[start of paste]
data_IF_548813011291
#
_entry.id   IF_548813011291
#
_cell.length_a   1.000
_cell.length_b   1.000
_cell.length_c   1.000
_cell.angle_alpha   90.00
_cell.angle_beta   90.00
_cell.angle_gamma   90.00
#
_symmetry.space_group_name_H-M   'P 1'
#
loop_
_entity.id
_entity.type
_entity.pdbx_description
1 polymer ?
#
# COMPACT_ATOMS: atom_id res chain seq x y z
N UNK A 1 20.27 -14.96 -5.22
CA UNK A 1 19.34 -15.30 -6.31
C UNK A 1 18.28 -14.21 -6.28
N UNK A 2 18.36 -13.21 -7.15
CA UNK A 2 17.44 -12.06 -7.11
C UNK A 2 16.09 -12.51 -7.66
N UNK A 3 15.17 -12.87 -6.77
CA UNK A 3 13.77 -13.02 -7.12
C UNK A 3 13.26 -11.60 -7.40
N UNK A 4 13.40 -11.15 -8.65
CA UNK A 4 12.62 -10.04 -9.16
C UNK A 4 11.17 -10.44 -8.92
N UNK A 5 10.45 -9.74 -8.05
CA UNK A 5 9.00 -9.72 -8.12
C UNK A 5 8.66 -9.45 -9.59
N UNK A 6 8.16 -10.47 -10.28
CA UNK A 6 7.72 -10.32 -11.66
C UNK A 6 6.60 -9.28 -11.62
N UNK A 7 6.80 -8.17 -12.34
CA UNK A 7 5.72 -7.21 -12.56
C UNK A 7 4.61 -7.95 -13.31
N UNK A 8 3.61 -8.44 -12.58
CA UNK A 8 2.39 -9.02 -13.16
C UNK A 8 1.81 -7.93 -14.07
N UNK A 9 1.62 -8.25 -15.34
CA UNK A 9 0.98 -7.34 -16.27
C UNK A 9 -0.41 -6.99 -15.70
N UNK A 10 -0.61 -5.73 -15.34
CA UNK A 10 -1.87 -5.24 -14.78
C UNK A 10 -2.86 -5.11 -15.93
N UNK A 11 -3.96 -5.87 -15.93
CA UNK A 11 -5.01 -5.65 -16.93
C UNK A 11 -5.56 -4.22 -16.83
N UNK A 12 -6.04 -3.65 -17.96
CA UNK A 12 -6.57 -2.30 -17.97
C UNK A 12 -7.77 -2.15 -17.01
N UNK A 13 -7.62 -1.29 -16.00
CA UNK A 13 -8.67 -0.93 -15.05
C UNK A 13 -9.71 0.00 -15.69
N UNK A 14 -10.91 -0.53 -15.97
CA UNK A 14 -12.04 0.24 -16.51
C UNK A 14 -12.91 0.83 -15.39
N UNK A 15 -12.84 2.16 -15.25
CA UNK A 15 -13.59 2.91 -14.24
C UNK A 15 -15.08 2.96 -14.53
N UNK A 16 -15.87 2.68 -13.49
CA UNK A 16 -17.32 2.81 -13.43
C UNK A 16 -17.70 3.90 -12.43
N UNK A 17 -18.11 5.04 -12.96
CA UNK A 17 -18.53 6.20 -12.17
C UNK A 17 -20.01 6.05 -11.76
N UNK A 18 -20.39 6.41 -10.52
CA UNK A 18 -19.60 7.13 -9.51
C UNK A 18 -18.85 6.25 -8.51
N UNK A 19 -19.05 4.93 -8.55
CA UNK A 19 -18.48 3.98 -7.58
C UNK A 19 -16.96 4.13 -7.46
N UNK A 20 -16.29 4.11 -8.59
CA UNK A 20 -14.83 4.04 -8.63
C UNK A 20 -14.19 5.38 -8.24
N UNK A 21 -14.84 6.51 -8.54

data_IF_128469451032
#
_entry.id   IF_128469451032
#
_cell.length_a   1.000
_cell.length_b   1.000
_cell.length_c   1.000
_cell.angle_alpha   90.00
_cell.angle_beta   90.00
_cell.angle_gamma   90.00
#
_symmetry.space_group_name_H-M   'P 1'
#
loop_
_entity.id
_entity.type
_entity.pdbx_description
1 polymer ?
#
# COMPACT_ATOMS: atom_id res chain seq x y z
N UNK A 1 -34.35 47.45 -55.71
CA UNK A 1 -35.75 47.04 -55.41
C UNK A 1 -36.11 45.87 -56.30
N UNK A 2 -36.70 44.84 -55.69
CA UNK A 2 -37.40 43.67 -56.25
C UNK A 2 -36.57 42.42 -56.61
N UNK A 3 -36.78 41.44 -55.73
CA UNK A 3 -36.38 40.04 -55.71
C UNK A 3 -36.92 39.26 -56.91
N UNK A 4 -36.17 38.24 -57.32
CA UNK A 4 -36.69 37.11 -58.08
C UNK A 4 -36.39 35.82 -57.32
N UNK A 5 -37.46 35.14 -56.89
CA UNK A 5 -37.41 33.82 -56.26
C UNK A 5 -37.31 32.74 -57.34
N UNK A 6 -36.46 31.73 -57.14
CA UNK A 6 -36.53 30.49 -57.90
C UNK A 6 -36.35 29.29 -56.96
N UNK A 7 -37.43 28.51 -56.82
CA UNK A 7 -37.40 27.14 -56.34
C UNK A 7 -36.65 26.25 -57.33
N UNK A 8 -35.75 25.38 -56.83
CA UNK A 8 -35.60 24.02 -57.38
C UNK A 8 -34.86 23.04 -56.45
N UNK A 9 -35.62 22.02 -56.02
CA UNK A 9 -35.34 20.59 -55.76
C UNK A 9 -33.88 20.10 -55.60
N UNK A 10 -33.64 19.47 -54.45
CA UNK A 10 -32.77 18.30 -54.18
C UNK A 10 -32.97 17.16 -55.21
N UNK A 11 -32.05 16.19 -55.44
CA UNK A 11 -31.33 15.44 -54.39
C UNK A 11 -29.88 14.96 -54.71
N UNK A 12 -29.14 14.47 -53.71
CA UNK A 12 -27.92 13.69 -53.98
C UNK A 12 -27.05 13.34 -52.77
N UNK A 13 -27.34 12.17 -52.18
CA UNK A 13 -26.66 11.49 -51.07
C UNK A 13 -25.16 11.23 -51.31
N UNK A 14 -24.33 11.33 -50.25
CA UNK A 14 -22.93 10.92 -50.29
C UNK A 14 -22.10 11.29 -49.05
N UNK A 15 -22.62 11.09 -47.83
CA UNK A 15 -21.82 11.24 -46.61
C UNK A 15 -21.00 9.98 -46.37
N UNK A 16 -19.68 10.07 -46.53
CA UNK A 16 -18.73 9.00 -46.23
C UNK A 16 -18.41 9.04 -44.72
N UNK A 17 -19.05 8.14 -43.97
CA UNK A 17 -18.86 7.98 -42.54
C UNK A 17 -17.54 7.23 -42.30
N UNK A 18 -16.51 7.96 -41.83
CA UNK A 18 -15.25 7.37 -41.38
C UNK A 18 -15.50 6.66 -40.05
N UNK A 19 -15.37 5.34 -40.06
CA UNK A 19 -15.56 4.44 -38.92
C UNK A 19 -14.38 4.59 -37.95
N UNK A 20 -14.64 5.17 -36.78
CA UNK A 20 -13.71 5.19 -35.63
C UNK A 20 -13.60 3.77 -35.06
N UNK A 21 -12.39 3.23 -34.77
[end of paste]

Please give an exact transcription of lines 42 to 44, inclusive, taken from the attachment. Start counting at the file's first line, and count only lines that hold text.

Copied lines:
N UNK A 8 3.61 -8.44 -12.58
CA UNK A 8 2.39 -9.02 -13.16
C UNK A 8 1.81 -7.93 -14.07